Specifically, he called for the moratorium of more funding for private school vouchers until public schools are “fully funded.”

Cooper said North Carolina residents must reach out to their legislators — letting lawmakers know good things are happening in their public schools.

He also called for lawmakers to prioritize better pay for teachers and expand access to early childhood education. Both priorities were included in Cooper’s budget proposal, released in April.

“A private school education is not constitutionally mandated — a public school education is,” Cooper said. “… The future of our state goes to class in a public school. We have to invest in that future.” 

The Public School Forum also gave an update on the organization’s “top education issues” for 2024-25:

  • Ensure fair and competitive compensation for educators. The forum is calling for a 24.5% raise for educators during the biennium.
  • Grow, retain, and diversify the teacher pipeline. Among other things, the forum wants to see the North Carolina Teaching Fellows Program expanded to all subjects and grade levels, and in partnership with every approved Education Preparation Program (EPP) in the state.
  • Address the root causes of mental health and school safety crises. Specifically, the forum is advocating for the state to provide funding to hire the recommended ratio for social workers, psychologists, and school counselors.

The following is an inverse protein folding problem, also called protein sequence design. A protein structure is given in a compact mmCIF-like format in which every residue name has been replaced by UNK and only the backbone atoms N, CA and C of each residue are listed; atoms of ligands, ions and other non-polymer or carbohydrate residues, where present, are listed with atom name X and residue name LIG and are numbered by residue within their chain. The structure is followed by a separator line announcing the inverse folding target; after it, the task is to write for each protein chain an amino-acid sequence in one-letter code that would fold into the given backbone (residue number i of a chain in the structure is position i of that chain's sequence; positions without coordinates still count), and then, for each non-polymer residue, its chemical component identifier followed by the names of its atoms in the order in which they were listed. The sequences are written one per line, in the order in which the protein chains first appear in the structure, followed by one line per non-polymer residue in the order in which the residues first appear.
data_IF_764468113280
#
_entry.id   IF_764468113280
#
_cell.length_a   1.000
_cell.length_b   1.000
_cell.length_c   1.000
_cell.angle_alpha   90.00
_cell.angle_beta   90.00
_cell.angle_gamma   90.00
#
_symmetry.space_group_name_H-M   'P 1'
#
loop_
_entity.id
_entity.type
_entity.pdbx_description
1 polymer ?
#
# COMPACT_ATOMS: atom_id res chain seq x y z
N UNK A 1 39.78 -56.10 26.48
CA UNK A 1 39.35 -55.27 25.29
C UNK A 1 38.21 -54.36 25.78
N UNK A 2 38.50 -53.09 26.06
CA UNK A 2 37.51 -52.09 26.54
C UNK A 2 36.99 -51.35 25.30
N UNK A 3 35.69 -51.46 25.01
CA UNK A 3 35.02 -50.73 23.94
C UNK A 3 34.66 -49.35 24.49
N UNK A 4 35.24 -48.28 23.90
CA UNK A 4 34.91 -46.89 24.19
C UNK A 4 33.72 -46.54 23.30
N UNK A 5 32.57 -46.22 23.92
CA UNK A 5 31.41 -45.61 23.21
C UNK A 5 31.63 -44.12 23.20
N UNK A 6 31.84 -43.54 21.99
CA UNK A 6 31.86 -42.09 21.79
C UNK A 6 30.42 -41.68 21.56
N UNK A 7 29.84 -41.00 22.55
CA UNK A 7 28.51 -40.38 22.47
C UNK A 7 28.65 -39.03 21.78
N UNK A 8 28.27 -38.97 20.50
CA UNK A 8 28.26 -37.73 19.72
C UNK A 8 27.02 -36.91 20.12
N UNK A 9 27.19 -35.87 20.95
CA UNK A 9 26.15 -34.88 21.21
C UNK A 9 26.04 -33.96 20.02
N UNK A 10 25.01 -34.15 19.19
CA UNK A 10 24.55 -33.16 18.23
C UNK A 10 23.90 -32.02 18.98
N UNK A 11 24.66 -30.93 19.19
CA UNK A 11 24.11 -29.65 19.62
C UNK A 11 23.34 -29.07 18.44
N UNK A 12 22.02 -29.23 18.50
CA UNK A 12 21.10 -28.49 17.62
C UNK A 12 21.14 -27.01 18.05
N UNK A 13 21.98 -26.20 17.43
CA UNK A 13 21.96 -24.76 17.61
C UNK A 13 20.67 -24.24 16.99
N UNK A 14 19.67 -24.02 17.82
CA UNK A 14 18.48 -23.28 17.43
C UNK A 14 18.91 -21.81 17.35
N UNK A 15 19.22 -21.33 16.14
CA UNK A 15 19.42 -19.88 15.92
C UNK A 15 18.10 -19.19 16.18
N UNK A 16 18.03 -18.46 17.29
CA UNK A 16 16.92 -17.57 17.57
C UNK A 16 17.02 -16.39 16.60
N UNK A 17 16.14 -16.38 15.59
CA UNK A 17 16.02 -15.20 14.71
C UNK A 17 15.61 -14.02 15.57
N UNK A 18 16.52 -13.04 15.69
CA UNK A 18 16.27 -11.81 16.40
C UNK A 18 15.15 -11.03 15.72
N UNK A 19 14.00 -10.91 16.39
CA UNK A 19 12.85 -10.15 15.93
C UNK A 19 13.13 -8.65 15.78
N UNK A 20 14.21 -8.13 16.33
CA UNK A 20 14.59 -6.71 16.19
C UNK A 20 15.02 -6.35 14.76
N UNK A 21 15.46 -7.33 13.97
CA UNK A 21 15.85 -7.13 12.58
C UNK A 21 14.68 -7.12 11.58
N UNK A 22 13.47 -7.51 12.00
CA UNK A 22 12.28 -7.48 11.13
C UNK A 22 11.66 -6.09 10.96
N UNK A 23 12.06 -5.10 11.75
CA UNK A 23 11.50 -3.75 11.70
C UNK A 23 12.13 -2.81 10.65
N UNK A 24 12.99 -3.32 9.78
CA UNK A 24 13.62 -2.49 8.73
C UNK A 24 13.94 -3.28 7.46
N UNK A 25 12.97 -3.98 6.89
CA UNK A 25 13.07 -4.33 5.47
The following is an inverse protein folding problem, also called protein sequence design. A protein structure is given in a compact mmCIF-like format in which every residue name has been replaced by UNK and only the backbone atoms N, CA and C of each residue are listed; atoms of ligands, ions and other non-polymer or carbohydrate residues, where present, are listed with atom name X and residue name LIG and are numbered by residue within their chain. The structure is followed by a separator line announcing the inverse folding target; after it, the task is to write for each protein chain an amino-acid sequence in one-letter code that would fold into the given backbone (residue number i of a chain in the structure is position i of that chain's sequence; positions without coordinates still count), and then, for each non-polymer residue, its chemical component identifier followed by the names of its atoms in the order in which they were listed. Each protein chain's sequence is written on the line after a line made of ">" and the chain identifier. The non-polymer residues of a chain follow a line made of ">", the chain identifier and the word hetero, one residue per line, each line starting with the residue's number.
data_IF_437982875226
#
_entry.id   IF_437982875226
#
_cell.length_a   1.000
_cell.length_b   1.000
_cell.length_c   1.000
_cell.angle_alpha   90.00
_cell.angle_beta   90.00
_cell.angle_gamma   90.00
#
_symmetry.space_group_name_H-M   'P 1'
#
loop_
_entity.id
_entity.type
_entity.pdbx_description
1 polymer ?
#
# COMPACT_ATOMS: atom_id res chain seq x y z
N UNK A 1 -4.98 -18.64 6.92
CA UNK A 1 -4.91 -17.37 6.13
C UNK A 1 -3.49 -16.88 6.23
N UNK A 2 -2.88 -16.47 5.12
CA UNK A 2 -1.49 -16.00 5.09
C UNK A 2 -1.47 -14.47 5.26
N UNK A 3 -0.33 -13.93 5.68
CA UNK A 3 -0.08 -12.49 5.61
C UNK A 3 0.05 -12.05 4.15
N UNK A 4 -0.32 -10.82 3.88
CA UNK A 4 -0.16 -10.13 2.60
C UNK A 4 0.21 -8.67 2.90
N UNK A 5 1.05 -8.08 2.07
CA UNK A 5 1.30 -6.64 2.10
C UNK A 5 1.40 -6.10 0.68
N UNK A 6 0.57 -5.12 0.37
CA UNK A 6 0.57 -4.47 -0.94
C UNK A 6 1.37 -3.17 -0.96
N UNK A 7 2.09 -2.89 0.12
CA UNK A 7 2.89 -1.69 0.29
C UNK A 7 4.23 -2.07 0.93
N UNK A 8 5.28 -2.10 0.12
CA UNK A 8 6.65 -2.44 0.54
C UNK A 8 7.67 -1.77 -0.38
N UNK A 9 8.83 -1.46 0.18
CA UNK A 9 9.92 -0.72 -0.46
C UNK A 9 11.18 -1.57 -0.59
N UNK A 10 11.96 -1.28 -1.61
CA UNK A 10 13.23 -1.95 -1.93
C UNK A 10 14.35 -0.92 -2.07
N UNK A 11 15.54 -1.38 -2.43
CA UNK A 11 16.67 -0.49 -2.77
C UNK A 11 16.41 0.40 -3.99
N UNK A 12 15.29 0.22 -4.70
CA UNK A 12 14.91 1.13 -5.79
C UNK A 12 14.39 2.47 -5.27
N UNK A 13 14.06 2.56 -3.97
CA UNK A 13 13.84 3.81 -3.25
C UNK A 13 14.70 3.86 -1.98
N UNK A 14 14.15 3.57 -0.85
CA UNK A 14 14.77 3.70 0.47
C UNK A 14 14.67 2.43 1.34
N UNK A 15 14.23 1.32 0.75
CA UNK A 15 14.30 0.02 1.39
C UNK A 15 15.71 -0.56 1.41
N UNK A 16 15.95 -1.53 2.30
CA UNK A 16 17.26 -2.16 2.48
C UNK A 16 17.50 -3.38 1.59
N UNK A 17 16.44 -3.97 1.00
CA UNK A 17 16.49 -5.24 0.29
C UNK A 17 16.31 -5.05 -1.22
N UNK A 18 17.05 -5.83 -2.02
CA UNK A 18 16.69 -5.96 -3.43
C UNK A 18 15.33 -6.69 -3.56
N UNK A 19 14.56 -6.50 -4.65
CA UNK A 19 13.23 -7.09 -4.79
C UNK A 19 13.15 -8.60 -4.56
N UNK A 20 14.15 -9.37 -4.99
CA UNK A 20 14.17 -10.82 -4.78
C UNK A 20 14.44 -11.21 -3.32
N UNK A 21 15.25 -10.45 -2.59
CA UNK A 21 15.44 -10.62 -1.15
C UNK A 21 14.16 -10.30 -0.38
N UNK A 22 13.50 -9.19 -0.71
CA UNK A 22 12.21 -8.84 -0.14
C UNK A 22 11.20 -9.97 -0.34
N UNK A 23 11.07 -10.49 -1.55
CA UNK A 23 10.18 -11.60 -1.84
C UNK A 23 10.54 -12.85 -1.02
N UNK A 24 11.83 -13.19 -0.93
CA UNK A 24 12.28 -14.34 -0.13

• Prepare students for the world they live in. The forum highlighted the need for a better school accountability model, and the incorporation of social emotional learning and culturally responsive pedagogy in schools, among other things.
  • Implement, monitor, and evaluate the Comprehensive Remedial Plan (part of the Leandro case). According to the forum, about 7% of the plan has been funded so far.

Dr. Lauren Fox, the forum’s senior director of policy and research, briefly walked attendees through each priority, including any recent progress for each.

“Overall, we found that while there has been some progress in some areas, we’re still far from meeting the needs of our students,” Fox said. “None of our metrics have been fully met. But I want to note that we still have time, so we’re very hopeful for this short session.”

The short session started on April 24. You can read EdNC’s analysis of education issues likely to come up during the short session here.

State superintendent forum

The race for superintendent of public instruction in North Carolina is between Republican Michele Morrow and Democratic Maurice (Mo) Green.

As mentioned above, Morrow declined to participate in the forum. Throughout the morning, a Morrow campaign van was intermittently present in the event’s parking lot.

Green, an attorney and former superintendent of Guilford County Schools, said he decided to run for state superintendent shortly after Republicans announced the expansion of the Opportunity Scholarship program last long session. While “sitting on the sidelines,” he said he was worried about the direction of public schools in North Carolina.